March 09, 2004

Gay Marriage: Equality at Work

With all of the violence and economic hardship running amok in the world, it’s good to know that our esteemed leaders are tackling the most lethal issue of all: gay marriage!

Leave it to Team Bush to dream up the first-ever unconstitutional amendment. The proposal would define marriage as a holy union between a man and a woman. Not only would this turn the Constitution into a right-wing dictionary, but it would also reverse the long-standing trend of taking discrimination OUT of the law.

Isn’t it remarkable how conservatives claim to be for less government until it involves either the bedroom or the war room?

I previously wrote on gay marriage in the July 23, 2003 issue of The Vermilion. At the time, the Supreme Court had declared the Texas sodomy law unconstitutional. The ruling seemed to represent a long stride toward equality for gay people. Of course, the religious right immediately stepped up its constant crusade with ideas as flimsy as they are ferocious.

I’m not impressed by any arguments against gay marriage. Why? Because every one of them ties into dogma. Faith varies by individual and thus is not a reliable bedrock for democratic law. Religion and government must remain separate, being that this is the whole point of the United States. We are a nation of laws, not of established religion. If you doubt this, ask yourself why the Founding Fathers drew up secular documents of law rather than enforce the Bible or other holy book.

One reason people give to deny gays the vows is that marriages are fostered for the purpose of begetting children. This would, in effect, annul all childless and infertile heterosexual couples. By logical extension, all future weddings would be shotgun weddings. A bride who ISN’T pregnant would be stigmatized. But I do see their point; if there’s anything wrong this planet, it’s that there aren’t enough humans.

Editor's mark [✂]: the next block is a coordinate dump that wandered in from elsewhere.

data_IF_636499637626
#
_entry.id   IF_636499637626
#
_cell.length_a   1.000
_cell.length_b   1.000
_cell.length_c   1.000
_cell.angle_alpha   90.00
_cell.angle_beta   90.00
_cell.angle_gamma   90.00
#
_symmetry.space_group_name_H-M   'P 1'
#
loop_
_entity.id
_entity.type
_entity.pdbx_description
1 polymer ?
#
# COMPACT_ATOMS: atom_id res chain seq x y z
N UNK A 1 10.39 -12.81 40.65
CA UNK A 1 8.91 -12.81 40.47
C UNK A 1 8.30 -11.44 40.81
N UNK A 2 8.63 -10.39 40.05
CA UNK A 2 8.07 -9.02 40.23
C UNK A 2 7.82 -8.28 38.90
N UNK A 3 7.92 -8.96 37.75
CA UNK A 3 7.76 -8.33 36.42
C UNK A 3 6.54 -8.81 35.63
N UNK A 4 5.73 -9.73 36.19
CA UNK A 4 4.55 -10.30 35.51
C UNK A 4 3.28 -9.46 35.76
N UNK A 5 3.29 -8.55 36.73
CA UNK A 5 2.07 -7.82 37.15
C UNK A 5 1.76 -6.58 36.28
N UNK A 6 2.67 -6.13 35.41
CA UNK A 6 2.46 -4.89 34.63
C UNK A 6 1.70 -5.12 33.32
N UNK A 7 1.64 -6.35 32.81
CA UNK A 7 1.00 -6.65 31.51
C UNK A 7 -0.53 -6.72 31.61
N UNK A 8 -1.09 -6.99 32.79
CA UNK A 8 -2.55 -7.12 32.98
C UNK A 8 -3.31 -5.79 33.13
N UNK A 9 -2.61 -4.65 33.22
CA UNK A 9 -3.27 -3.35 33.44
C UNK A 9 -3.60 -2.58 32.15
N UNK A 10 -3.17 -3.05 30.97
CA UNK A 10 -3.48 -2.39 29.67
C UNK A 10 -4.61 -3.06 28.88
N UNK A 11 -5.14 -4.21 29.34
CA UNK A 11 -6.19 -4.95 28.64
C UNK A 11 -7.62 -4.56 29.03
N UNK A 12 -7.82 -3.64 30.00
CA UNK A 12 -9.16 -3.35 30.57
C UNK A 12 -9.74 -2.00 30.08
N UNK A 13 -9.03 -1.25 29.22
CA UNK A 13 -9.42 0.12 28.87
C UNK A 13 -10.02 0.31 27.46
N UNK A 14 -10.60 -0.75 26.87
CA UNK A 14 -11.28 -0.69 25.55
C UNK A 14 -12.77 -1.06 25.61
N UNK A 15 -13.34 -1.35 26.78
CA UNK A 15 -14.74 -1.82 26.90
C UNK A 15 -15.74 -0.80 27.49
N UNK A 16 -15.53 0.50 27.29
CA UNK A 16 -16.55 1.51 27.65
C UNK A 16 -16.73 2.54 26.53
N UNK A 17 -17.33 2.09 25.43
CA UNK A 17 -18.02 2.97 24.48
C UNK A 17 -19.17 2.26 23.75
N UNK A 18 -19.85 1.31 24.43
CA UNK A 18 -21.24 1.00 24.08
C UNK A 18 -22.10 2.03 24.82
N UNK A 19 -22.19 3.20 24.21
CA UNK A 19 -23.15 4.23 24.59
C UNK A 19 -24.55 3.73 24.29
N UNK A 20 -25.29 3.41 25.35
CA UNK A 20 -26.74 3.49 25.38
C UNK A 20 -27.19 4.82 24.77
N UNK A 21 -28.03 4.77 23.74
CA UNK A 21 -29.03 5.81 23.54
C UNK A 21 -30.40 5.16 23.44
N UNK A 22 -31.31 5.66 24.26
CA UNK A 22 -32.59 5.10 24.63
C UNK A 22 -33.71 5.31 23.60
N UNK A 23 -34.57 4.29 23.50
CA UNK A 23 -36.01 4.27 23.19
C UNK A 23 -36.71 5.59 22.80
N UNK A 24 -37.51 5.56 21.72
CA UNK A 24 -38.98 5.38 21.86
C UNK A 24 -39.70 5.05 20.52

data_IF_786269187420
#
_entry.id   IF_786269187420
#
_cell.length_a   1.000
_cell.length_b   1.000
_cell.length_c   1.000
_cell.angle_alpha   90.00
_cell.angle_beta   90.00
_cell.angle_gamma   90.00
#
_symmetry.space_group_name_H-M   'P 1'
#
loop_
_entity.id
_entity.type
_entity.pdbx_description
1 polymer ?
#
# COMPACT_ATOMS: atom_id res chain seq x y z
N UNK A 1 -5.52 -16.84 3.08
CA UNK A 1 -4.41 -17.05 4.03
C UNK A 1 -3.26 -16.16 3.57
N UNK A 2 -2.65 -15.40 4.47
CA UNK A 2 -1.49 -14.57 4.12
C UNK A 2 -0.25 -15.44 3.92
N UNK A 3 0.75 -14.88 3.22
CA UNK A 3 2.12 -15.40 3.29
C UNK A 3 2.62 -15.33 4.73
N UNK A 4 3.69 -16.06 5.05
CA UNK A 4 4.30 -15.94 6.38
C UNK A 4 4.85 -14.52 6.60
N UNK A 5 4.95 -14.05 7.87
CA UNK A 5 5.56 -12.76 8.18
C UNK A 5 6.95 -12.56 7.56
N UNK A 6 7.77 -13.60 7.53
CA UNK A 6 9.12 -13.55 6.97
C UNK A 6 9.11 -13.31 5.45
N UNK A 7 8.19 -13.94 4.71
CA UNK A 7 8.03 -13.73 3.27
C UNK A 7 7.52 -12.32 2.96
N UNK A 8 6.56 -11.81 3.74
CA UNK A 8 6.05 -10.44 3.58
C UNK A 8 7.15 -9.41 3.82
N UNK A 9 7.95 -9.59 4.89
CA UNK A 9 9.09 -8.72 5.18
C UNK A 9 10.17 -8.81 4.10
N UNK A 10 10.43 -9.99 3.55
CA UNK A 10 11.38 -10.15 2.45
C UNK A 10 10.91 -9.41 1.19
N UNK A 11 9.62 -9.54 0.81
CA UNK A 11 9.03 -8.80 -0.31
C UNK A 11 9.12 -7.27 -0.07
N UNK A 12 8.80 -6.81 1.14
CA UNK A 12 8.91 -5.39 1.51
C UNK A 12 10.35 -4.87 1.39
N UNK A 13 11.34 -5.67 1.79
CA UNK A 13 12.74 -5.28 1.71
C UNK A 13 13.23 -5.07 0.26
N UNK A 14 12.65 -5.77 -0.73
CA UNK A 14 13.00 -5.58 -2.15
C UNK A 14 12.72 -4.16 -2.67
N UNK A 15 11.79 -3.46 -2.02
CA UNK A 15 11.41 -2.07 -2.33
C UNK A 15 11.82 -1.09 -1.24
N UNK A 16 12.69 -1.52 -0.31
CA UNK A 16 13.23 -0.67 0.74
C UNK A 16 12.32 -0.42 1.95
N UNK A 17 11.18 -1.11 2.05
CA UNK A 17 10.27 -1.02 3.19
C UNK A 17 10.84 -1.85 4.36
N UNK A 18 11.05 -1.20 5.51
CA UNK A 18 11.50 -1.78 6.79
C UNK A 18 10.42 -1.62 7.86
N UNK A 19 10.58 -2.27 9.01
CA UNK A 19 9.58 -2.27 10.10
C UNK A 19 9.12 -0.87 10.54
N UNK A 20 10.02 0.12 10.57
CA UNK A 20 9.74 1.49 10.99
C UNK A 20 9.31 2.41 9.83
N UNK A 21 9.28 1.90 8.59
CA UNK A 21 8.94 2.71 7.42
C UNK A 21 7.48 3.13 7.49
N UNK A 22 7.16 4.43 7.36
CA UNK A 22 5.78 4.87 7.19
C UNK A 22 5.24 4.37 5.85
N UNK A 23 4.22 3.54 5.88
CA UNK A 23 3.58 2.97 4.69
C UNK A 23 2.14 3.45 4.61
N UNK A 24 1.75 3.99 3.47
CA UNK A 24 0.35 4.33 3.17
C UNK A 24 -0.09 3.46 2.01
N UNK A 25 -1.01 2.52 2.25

On the secular side, critics accuse homosexuals of wanting special rights. What exactly are these “special” rights? Among them are marriage, civil benefits, hospital-visitation rights and equality under the law. What nerve! Seriously, as far as I can tell, the only thing that makes these rights “special” is that only heterosexuals are allowed to have them.

What is it about gay marriage that defiles the idea of wedlock? It must be bad, if it defiles the institution of marriage as much as conservatives say. I say that if marriage can survive a 50-percent divorce rate, quickie Britney Spears-style hookups, group weddings and “Who Wants to Marry My Big, Fat, Obnoxious Multi-Billionaire Bachelor?,” then it can certainly withstand two same-sex people expressing their love for each other.

The backlash against gay marriage is simply the latest attempt by conservatives to turn America into a cesspool of fanaticism. The religious right cares nothing about equal opportunity under the law. Instead, they attempt to turn their burning obsession with gays into attempts to write hate into the Constitution. Substitute “black” or “Jew” for “homosexual” in any of their rhetoric and see just how much they truly love their fellow man.

Allowing any two loving adults to marry benefits both homosexual and heterosexual couples. I’m not married, nor am I gay. Allowing gay marriage is not going to affect who (or if) I marry one way or another. On the other hand, it just might make marriage less trivial than people treat it now. If people really were really as serious about saving marriage as they claim to be, then they would support this cause. Marriage is one institution that could use some Queer Eye.


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